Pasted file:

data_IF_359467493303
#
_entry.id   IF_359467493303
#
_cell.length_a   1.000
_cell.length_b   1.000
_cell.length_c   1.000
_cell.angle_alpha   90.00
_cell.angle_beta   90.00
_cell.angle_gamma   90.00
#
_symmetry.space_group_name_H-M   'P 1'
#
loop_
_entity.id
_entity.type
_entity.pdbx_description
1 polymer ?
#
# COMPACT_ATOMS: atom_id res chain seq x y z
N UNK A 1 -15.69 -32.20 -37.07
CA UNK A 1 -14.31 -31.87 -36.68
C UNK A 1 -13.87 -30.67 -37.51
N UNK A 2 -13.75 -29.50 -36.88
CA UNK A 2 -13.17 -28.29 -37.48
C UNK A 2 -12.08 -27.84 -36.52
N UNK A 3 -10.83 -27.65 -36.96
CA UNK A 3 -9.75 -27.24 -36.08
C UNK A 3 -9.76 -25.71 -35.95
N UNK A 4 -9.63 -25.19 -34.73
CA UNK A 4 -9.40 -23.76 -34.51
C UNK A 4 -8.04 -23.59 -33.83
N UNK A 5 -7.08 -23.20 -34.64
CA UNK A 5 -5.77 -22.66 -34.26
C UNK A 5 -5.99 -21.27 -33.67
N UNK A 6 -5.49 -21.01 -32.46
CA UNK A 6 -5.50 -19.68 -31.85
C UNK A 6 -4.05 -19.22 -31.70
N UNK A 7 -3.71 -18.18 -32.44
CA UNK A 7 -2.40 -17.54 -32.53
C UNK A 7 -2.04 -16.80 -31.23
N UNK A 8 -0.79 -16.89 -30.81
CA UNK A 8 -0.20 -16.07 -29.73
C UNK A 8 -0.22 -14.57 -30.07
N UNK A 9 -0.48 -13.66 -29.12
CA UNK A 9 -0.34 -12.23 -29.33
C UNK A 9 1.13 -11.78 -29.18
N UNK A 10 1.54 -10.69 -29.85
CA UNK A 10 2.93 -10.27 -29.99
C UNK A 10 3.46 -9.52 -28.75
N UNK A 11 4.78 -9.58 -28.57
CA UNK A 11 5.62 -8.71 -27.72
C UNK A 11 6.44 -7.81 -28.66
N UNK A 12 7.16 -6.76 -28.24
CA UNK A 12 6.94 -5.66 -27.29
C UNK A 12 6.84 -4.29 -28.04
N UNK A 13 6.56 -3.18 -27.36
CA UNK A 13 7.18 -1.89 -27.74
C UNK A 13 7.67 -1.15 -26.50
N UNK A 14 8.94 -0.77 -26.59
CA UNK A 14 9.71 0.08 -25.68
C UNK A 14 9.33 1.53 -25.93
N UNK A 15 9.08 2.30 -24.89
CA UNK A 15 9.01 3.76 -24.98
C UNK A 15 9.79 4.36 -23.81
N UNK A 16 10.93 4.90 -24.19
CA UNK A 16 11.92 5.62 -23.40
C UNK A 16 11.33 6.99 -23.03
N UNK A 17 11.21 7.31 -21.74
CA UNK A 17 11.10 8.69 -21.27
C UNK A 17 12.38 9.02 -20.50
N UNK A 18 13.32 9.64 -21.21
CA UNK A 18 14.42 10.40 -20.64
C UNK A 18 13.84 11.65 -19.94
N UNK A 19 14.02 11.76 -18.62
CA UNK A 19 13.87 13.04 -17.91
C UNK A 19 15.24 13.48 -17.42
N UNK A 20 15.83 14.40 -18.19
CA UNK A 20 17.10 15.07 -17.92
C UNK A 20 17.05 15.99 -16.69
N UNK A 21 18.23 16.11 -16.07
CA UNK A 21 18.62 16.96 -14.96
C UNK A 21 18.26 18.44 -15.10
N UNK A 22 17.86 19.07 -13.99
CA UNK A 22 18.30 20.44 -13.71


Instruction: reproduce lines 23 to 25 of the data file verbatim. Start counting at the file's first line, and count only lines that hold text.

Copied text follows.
C UNK A 1 -13.87 -30.67 -37.51
N UNK A 2 -13.75 -29.50 -36.88
CA UNK A 2 -13.17 -28.29 -37.48